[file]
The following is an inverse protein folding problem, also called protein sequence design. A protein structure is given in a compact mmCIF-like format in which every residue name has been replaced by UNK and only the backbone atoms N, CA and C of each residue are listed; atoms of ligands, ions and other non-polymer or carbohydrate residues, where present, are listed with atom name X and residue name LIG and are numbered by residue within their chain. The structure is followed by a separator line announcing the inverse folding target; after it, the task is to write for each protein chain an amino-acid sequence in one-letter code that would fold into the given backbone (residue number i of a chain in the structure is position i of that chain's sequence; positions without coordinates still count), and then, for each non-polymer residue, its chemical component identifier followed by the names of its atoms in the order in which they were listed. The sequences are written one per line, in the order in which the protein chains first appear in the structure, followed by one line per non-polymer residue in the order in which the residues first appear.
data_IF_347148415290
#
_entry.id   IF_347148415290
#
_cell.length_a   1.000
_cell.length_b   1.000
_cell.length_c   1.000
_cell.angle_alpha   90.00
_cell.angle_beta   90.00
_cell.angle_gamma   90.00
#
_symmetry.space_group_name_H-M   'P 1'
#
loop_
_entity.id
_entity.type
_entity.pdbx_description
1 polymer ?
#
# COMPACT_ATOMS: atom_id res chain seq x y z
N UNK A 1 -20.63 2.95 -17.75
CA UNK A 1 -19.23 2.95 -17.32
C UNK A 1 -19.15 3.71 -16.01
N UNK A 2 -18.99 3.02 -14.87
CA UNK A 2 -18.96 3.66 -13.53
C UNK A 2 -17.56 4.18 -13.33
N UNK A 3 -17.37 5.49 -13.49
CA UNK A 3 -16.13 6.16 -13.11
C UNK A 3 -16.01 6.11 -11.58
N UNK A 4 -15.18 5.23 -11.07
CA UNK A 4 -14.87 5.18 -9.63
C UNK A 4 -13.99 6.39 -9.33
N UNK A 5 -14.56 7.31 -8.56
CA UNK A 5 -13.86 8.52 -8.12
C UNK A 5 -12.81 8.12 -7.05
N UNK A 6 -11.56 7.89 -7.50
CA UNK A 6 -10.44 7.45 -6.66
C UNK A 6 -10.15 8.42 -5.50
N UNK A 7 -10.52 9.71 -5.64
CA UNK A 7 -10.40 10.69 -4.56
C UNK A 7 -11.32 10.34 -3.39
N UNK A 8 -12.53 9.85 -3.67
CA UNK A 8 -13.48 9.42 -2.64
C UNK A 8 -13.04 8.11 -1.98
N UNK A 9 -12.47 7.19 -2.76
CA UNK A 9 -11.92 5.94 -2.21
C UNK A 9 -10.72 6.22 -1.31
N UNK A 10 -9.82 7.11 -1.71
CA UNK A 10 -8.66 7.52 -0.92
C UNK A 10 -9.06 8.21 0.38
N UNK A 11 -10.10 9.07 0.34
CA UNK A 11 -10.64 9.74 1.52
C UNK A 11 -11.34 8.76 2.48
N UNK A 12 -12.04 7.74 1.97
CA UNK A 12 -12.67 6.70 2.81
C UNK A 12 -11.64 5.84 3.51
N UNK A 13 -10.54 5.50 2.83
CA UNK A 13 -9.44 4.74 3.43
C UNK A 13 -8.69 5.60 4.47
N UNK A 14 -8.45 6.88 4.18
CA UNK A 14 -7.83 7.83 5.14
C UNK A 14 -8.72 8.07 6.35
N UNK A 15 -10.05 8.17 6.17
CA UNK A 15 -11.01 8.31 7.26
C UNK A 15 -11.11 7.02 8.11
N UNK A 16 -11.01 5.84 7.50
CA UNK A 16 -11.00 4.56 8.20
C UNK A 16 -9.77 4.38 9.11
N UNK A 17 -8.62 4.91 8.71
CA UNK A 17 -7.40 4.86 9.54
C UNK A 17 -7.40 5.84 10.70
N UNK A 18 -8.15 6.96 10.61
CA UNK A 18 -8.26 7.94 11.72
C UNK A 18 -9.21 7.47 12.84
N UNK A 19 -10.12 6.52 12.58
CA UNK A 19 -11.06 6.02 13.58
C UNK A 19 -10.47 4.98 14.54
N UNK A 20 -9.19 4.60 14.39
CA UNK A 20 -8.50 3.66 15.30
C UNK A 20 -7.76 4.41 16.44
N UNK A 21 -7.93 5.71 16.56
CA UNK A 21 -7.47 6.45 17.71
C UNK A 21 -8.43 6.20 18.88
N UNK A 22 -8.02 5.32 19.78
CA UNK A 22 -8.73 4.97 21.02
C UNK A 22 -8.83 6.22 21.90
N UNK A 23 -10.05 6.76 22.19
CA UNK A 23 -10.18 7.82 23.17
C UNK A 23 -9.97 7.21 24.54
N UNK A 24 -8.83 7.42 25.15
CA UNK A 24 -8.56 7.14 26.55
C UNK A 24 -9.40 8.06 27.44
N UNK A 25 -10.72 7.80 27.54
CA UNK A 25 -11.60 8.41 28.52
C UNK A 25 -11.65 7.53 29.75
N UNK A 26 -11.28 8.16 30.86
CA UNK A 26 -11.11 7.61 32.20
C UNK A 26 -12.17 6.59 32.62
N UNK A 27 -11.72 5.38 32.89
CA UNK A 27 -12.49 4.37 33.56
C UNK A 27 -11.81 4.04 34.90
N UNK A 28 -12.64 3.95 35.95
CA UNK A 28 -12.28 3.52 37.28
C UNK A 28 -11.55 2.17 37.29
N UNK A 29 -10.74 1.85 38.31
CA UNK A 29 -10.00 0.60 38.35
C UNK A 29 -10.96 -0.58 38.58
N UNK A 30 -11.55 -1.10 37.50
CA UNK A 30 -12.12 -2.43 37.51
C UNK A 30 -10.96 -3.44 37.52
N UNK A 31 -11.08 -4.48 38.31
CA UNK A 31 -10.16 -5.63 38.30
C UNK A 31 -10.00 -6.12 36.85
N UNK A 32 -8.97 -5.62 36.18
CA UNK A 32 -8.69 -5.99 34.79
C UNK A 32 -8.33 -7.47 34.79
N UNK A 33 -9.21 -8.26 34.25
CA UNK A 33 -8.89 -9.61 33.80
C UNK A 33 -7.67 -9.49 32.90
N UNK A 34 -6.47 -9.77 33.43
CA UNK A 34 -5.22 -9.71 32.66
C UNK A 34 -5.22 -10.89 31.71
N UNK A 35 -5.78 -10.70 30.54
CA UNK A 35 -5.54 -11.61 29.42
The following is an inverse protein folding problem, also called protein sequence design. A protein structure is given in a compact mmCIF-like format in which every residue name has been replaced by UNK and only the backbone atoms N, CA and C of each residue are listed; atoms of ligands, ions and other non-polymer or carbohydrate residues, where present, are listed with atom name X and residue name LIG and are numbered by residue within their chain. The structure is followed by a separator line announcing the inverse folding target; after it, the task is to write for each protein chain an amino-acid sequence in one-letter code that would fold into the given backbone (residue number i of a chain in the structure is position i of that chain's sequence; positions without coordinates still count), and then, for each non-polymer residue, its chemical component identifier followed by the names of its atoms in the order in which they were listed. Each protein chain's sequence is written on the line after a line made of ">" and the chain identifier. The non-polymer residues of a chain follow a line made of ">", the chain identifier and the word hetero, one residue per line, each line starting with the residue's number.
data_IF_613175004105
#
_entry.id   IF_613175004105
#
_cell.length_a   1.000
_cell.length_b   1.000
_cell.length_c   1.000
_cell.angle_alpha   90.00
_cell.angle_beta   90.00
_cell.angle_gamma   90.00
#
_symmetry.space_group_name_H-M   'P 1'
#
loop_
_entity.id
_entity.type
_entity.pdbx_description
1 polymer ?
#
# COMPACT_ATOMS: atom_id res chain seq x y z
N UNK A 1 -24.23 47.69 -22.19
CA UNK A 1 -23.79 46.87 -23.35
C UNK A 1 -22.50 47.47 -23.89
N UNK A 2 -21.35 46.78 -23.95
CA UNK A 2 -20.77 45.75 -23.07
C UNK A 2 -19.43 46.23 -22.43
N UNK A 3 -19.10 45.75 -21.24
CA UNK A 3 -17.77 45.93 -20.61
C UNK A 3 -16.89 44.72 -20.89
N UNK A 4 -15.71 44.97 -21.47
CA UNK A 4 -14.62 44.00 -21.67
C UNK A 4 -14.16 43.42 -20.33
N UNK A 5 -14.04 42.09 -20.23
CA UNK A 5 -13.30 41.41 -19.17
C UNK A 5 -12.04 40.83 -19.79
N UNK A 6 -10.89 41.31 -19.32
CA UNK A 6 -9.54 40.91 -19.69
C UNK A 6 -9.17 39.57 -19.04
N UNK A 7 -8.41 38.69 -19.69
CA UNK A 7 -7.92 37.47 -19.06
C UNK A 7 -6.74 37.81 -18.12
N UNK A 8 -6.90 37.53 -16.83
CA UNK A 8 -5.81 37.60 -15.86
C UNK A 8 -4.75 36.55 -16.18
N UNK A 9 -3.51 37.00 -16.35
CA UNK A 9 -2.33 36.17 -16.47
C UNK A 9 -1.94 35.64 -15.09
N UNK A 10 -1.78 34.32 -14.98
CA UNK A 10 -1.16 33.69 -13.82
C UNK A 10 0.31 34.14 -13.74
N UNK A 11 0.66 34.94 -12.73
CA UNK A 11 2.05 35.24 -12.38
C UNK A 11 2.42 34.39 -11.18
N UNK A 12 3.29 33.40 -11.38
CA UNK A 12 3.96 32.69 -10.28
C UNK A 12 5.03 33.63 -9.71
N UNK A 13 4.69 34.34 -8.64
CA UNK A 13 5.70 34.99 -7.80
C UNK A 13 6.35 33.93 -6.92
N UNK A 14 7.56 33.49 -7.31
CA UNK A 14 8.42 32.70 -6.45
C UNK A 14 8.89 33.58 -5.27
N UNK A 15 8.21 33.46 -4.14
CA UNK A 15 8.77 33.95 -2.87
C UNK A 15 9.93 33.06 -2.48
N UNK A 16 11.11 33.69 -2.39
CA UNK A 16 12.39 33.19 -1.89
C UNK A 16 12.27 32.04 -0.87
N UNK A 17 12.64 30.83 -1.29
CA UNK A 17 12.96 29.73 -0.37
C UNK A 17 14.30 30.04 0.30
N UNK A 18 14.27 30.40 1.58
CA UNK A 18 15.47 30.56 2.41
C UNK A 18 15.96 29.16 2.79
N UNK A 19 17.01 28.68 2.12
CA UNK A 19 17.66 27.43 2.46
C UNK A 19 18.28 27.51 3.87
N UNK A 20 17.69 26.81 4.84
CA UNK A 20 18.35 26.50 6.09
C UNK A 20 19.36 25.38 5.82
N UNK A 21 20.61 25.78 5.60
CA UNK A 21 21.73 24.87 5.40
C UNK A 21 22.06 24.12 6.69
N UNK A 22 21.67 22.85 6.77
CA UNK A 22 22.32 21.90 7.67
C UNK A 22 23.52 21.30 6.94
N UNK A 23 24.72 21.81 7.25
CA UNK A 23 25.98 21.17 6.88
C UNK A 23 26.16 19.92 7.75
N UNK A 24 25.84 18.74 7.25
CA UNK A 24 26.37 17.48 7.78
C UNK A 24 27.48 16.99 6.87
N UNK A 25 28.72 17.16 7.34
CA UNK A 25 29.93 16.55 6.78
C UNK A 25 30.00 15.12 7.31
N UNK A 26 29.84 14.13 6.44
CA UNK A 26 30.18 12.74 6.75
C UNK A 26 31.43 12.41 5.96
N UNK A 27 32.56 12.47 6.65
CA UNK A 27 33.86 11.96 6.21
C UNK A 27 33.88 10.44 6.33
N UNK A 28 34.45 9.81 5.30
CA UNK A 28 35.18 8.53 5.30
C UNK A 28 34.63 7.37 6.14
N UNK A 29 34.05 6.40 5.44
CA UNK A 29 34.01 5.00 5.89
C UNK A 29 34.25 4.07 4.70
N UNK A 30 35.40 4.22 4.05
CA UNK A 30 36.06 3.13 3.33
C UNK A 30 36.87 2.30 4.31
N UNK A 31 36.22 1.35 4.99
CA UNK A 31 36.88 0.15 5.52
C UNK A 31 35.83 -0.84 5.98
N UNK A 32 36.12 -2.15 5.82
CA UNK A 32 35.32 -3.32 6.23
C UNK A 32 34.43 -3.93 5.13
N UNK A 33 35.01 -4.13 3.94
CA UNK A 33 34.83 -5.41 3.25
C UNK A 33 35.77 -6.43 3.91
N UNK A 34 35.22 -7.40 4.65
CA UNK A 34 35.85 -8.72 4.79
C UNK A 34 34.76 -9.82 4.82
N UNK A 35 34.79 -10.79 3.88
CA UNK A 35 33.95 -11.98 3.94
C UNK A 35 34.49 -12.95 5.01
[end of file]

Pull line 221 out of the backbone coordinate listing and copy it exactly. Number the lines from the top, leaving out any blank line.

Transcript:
C UNK A 25 30.00 15.12 7.31